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|Died||October 13, 1988 (aged 75)|
|Education||B.A. University of Chicago|
|Occupation||Screenwriter, film director, film producer|
|Spouse(s)||Anne Ray (m. ??; div. ??)|
Juliet (m. ??)
|Children||3; including Elizabeth Frank|
Melvin Frank (13 August 1913 – 13 October 1988) was an American screenwriter, film producer and film director. He is known for his work on films such as Mr. Blandings Builds His Dream House (1948), The Court Jester (1956), and A Touch of Class (1973).
Born to a Jewish family, Frank graduated from the University of Chicago, where he met his future collaborator Norman Panama. They went on to form a writing partnership which endured for three decades. Some of their most notable films as co-writers include Mr. Blandings Builds His Dream House (1948) and White Christmas (1954), among many others, and co-directing films such as The Court Jester (1956). They wrote a Broadway play together, later adapted into Li'l Abner (1959), directed by Frank. They also worked on Road to Utopia (1946) and The Road to Hong Kong (1962).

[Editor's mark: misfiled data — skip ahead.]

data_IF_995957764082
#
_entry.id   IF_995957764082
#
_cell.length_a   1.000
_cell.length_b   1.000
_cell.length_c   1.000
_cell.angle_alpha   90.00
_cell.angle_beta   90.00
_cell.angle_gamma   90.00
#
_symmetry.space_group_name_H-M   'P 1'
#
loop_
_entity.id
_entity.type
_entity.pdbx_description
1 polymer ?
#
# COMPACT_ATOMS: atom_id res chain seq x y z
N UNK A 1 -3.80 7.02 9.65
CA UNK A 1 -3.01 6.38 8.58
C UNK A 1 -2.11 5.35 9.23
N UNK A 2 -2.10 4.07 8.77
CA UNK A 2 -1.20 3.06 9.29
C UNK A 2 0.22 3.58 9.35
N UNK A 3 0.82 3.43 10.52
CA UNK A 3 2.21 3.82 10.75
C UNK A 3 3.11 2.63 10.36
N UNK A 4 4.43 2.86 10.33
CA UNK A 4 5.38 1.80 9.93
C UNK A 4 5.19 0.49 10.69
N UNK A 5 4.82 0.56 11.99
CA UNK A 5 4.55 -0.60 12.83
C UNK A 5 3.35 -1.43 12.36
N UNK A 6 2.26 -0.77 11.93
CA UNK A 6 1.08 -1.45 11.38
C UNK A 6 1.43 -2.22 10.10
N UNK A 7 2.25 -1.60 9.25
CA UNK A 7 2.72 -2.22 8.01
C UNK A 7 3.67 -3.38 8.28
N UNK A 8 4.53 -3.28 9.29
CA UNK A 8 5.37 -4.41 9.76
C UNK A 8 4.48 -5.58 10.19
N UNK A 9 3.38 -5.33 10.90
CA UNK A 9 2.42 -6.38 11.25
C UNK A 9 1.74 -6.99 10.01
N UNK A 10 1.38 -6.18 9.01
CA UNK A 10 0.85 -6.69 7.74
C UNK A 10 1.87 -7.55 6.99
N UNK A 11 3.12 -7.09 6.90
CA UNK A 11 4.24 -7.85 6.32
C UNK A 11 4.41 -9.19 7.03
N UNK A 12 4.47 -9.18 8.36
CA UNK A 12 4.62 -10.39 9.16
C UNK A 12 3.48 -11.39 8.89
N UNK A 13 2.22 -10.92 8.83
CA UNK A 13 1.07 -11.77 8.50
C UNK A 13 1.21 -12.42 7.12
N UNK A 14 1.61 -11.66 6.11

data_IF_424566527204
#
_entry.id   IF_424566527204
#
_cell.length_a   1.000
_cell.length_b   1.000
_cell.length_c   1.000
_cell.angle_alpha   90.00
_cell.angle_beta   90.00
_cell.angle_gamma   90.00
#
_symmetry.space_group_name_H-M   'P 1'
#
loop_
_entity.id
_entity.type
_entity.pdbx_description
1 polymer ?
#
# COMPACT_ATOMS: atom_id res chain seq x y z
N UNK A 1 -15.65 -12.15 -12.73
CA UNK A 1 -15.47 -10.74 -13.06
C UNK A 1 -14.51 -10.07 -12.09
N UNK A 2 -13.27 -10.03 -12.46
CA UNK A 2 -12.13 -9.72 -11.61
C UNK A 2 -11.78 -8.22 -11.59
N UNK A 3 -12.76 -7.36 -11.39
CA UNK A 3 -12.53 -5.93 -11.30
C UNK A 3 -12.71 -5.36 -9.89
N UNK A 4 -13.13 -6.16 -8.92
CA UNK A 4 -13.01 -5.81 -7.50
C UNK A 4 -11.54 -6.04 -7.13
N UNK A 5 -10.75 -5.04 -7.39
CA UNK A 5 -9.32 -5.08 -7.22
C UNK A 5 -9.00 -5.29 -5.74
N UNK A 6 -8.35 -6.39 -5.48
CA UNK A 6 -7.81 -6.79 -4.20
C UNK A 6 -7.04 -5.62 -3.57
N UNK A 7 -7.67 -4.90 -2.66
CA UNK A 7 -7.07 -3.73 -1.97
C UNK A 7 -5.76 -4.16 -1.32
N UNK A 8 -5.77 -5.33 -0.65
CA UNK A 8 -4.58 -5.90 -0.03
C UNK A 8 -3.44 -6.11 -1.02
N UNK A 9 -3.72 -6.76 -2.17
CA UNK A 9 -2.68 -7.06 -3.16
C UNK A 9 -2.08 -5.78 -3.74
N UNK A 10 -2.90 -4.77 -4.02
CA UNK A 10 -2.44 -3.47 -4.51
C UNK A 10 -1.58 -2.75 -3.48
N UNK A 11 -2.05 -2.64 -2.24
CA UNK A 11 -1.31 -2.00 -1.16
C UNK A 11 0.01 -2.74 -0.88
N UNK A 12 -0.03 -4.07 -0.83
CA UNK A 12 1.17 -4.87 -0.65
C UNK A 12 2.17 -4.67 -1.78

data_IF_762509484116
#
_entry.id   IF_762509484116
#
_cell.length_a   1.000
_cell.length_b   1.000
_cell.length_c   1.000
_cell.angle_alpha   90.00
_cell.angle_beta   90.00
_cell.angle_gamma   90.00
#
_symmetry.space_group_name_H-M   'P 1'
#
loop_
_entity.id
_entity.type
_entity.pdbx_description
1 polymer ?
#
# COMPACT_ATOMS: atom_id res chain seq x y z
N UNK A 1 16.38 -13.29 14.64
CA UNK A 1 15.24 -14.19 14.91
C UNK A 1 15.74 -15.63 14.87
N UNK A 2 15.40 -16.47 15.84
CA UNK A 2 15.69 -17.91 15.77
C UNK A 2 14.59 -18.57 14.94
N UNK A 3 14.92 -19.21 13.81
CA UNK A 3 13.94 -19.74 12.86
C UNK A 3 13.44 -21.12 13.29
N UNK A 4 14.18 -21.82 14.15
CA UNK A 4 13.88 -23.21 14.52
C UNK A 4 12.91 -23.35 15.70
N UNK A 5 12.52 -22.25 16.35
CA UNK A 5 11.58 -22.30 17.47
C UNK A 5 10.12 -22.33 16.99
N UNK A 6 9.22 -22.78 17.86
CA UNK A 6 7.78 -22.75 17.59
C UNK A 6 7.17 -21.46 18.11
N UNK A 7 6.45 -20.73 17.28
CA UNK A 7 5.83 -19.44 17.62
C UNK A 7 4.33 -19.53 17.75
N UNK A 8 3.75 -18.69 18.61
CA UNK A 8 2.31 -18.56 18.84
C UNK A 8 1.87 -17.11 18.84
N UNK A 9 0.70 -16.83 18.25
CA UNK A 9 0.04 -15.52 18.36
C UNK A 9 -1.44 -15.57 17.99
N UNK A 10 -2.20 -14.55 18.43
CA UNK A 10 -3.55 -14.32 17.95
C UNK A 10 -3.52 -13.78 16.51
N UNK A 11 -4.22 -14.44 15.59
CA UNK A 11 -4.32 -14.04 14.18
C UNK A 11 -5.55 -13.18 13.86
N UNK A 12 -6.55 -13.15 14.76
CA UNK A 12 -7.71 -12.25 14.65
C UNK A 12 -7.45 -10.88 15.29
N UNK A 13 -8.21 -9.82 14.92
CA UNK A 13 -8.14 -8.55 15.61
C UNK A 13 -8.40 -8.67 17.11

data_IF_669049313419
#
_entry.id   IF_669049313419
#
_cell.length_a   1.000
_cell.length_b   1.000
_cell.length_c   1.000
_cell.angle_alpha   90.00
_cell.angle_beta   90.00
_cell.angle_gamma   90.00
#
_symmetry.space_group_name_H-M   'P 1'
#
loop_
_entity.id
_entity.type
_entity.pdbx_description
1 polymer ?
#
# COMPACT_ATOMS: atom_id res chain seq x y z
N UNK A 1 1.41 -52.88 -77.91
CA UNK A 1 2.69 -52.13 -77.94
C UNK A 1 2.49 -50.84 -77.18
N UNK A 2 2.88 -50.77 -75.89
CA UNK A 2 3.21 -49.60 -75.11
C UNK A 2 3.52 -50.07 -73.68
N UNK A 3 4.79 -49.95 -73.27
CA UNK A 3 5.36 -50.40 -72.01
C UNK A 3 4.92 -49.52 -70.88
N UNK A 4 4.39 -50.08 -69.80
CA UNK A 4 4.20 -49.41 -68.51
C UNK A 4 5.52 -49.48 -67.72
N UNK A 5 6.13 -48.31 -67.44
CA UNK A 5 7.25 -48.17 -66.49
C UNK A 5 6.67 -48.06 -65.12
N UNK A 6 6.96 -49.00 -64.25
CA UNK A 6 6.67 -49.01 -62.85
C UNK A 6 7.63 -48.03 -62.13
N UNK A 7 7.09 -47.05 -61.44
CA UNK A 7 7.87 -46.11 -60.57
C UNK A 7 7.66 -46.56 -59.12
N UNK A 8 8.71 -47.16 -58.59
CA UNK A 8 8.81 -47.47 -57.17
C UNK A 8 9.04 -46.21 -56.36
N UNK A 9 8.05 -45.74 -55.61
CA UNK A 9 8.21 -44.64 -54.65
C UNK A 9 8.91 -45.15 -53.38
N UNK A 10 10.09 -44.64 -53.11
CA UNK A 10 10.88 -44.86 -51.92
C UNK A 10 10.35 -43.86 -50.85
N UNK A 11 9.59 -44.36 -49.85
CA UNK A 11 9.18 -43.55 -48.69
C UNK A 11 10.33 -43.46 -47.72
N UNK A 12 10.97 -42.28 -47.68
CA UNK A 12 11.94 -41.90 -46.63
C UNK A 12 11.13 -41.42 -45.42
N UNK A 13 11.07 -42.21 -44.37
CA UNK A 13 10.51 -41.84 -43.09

Frank went on to a successful solo career as a film director, most notably directing the acclaimed romantic comedy A Touch of Class (1973), starring George Segal and Glenda Jackson. The film was nominated for the Academy Award for Best Picture and Jackson won the Academy Award for Best Actress for her role. Subsequent films directed by Frank include The Duchess and the Dirtwater Fox (1976) and Lost and Found (1979).
Frank's first wife was Anne Ray, younger sister of actress Jigee Viertel. At the time of his death he was still married to his second wife, Juliet. He had three children, Pulitzer Prize-winning daughter Elizabeth Frank and sons Andrew and James.